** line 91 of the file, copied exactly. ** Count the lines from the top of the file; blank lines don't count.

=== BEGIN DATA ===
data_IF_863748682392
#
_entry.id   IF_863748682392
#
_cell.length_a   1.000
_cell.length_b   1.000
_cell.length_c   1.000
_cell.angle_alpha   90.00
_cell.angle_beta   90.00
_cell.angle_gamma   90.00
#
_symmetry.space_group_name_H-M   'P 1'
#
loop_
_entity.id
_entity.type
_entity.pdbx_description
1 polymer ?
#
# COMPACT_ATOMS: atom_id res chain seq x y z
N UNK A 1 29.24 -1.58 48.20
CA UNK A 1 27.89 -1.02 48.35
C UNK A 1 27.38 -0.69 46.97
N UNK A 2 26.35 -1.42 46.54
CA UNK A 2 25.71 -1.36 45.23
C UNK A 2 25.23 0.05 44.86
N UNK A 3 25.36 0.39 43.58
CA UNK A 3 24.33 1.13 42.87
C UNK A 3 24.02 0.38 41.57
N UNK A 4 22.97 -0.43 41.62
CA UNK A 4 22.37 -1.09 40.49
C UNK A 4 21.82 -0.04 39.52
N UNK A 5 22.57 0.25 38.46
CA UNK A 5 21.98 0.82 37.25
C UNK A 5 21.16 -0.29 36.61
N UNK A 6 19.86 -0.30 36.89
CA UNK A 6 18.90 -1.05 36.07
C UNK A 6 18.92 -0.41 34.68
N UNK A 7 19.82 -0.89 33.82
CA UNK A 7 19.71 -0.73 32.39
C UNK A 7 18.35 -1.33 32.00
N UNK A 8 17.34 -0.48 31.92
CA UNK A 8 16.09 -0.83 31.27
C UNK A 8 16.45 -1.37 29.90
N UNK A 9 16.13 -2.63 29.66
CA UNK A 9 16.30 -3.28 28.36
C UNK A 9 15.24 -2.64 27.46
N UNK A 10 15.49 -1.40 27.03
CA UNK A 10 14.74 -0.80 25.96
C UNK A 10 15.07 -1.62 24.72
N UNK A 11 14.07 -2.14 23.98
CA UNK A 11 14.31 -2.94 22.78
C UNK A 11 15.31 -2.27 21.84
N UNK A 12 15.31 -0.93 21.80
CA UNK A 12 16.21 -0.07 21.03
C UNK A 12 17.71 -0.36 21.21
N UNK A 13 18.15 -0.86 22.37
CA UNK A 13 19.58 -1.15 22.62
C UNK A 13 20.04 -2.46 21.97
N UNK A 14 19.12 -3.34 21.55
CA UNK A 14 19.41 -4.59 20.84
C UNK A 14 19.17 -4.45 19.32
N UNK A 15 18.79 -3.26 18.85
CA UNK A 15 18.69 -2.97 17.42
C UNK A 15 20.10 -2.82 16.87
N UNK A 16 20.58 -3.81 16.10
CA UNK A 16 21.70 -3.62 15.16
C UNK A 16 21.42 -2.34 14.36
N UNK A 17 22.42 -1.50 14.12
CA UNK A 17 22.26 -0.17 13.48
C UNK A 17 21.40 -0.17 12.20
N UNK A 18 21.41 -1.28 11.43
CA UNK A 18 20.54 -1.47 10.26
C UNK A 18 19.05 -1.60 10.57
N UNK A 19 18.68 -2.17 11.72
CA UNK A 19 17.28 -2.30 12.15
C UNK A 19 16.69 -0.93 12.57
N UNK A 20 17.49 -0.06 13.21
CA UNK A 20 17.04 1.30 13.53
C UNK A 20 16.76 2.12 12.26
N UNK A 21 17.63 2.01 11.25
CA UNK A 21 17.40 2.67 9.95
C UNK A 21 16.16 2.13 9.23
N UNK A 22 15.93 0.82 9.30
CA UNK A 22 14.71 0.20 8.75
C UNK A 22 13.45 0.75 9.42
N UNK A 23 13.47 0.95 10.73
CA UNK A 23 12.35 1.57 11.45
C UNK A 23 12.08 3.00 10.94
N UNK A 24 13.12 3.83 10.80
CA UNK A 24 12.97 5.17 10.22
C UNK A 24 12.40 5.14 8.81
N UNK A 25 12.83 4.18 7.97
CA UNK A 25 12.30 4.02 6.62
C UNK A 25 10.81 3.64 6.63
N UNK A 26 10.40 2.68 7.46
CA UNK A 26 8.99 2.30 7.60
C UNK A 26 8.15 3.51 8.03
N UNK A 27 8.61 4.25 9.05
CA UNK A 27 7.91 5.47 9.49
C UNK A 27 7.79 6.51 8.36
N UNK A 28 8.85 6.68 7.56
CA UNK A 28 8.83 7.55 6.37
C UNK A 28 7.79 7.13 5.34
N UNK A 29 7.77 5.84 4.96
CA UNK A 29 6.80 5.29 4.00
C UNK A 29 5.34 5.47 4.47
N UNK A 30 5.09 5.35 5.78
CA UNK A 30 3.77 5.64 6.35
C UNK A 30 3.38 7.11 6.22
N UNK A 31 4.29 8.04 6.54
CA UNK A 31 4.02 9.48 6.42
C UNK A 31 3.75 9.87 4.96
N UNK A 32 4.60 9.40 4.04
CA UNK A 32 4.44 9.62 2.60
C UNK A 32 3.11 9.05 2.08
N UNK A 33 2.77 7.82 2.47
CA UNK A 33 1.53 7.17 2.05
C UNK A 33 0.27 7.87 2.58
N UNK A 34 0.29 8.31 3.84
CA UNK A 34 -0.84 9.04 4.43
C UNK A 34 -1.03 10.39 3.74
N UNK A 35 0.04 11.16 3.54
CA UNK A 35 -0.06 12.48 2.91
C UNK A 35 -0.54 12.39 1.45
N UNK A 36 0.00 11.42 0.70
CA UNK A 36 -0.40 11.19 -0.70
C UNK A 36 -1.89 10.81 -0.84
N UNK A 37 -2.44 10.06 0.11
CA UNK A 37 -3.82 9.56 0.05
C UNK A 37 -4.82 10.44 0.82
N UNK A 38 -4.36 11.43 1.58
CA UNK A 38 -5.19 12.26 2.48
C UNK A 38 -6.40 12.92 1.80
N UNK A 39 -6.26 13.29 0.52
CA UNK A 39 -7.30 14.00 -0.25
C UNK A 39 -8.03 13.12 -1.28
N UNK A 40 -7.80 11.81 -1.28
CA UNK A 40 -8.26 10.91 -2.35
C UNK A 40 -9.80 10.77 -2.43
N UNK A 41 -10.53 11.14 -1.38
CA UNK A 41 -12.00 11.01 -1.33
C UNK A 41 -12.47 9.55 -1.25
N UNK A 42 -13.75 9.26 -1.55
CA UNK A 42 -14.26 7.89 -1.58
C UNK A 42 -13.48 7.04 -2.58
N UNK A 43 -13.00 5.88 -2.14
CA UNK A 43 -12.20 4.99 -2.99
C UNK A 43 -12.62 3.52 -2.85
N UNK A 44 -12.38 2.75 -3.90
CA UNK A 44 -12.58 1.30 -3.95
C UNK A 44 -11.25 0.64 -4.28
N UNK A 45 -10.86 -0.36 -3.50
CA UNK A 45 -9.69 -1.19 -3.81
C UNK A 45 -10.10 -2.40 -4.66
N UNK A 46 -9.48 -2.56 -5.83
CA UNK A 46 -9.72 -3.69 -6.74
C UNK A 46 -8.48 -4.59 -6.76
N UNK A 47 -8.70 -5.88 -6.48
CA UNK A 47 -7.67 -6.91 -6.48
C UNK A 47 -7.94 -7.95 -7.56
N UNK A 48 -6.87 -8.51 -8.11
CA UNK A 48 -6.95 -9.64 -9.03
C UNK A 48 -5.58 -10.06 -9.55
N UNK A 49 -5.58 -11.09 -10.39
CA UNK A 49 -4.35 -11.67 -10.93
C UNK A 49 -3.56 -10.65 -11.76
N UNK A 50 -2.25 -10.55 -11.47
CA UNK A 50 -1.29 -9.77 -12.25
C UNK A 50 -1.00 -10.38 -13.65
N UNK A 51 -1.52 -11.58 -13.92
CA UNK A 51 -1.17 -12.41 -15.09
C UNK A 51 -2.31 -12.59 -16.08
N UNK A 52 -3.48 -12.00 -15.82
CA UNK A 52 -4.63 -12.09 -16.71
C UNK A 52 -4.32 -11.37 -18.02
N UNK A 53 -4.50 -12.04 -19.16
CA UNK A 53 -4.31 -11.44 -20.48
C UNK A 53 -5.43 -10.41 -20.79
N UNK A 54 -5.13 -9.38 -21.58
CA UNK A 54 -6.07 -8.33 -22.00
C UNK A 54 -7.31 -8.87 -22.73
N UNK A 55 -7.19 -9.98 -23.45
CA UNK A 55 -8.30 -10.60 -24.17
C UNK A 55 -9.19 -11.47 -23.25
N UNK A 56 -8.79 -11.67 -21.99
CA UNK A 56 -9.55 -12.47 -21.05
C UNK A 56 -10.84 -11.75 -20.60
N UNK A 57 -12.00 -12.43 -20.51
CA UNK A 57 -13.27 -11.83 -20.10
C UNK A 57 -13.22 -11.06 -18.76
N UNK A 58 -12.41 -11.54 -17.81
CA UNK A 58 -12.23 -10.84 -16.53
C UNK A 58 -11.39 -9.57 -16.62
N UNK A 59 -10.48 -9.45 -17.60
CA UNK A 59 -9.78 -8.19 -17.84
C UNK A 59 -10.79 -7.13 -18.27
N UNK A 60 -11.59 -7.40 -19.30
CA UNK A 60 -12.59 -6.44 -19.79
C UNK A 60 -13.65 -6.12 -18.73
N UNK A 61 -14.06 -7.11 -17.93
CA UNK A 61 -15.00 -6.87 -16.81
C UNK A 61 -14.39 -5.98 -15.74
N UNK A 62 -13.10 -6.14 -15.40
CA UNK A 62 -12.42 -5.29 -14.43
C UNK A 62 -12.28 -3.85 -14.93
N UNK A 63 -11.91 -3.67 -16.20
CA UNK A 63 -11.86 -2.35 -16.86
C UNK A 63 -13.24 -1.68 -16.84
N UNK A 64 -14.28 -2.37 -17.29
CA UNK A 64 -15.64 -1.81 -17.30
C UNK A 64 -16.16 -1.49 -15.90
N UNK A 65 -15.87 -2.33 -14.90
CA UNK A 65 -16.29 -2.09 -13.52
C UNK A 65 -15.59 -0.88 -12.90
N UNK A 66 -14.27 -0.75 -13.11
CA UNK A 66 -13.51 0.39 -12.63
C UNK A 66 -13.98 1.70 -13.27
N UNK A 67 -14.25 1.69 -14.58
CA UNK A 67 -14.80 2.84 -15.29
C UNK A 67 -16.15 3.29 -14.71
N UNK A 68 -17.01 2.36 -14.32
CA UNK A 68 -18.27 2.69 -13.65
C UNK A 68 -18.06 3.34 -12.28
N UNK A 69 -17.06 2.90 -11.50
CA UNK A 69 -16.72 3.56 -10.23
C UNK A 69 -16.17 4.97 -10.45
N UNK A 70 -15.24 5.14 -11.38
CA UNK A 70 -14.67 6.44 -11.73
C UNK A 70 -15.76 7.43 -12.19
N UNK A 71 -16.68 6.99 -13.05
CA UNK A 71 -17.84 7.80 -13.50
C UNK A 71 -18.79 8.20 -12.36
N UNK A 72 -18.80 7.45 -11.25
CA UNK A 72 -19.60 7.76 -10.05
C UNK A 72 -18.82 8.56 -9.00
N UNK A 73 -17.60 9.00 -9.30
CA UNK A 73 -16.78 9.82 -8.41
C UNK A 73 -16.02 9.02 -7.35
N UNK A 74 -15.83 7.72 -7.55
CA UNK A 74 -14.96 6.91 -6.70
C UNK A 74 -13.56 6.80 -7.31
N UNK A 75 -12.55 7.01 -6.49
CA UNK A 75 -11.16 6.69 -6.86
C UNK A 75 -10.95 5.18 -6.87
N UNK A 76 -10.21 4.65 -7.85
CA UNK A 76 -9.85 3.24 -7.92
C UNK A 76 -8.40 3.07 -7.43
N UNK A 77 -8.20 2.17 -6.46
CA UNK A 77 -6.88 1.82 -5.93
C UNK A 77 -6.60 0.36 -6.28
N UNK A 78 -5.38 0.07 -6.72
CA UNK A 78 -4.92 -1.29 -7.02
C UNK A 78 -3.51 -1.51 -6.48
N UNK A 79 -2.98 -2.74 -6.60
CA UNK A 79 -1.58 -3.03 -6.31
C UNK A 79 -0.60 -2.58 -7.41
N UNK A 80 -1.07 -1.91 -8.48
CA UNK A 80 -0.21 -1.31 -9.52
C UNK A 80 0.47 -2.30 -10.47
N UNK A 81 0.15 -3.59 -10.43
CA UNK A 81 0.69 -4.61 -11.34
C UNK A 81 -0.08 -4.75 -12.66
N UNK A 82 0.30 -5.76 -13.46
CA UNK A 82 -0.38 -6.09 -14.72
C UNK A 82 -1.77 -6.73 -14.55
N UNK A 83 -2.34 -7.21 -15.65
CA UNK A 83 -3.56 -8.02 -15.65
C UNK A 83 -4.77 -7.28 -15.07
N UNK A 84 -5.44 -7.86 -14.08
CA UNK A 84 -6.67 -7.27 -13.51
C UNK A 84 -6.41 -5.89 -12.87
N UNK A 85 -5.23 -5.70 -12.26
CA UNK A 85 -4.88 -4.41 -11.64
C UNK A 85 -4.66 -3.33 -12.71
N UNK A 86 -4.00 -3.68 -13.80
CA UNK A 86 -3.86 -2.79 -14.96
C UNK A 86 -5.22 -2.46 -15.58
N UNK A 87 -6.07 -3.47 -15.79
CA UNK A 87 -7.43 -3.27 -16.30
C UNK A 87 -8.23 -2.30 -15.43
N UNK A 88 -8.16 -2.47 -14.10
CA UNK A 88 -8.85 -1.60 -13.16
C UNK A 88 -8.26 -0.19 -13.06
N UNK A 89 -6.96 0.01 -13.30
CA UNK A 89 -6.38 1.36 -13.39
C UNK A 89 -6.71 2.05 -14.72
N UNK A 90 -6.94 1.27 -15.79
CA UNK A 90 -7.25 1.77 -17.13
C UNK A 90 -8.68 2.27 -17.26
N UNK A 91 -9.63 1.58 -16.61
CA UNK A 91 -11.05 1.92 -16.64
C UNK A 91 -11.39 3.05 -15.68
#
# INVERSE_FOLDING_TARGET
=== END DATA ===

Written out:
CA UNK A 24 12.97 5.17 10.22